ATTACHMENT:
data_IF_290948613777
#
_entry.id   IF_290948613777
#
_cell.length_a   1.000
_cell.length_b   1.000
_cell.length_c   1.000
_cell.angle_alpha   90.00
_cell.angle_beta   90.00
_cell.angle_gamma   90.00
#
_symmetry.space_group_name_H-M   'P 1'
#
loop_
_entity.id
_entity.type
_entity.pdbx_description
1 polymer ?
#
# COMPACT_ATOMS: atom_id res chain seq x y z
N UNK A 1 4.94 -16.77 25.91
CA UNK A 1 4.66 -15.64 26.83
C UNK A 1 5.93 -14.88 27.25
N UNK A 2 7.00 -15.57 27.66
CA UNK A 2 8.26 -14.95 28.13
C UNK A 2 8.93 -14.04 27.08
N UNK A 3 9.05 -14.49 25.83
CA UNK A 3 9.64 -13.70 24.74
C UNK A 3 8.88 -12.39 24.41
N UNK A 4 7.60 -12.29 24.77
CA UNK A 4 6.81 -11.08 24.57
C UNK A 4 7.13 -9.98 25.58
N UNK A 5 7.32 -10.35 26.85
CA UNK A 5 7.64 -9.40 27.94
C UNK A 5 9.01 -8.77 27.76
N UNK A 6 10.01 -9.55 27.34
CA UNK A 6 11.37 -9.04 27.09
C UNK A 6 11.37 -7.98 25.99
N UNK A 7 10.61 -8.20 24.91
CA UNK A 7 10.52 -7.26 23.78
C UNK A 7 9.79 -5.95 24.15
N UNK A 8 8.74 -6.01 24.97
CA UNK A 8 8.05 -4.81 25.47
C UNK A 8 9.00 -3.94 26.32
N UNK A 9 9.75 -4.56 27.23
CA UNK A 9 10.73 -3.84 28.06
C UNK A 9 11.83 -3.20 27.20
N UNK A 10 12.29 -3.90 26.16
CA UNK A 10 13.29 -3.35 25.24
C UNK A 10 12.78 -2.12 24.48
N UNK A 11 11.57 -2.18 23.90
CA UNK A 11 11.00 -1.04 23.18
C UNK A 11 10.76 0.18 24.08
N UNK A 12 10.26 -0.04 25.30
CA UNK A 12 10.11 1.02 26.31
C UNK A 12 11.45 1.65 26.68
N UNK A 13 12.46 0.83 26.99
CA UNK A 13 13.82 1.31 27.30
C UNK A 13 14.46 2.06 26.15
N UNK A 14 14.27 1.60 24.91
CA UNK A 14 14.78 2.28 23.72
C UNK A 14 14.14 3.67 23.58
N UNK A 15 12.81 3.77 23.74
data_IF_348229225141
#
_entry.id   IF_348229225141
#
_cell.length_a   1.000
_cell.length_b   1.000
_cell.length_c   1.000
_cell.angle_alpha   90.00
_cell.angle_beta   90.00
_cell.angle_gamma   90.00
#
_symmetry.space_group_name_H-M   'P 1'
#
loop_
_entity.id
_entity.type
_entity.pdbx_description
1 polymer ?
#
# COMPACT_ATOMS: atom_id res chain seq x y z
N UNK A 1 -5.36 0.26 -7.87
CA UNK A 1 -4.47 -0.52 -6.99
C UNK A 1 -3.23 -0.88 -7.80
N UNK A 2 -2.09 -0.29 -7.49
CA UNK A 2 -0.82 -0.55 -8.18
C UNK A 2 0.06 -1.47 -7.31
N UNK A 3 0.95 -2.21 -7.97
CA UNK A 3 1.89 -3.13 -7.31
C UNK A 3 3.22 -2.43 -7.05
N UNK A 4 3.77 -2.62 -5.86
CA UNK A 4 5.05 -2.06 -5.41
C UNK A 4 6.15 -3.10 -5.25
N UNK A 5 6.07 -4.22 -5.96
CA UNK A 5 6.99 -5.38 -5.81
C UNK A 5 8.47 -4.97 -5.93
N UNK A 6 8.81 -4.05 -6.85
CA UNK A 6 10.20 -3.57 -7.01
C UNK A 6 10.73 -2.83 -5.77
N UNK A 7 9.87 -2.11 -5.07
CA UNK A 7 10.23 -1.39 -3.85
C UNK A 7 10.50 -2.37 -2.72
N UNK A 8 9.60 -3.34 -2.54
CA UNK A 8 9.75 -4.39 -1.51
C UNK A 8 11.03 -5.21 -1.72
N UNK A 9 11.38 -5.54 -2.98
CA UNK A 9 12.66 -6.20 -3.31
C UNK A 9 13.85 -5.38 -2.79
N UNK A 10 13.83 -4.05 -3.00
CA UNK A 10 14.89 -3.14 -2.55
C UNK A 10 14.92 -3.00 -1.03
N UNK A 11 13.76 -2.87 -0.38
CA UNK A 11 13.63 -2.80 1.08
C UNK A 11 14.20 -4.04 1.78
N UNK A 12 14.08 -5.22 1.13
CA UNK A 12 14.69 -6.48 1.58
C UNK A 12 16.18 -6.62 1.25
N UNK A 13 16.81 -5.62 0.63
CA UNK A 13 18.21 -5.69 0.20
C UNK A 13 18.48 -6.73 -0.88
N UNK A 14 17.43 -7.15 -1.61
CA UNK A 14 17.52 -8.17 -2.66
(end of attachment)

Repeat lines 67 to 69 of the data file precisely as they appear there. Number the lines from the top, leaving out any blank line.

#
_cell.length_a   1.000
_cell.length_b   1.000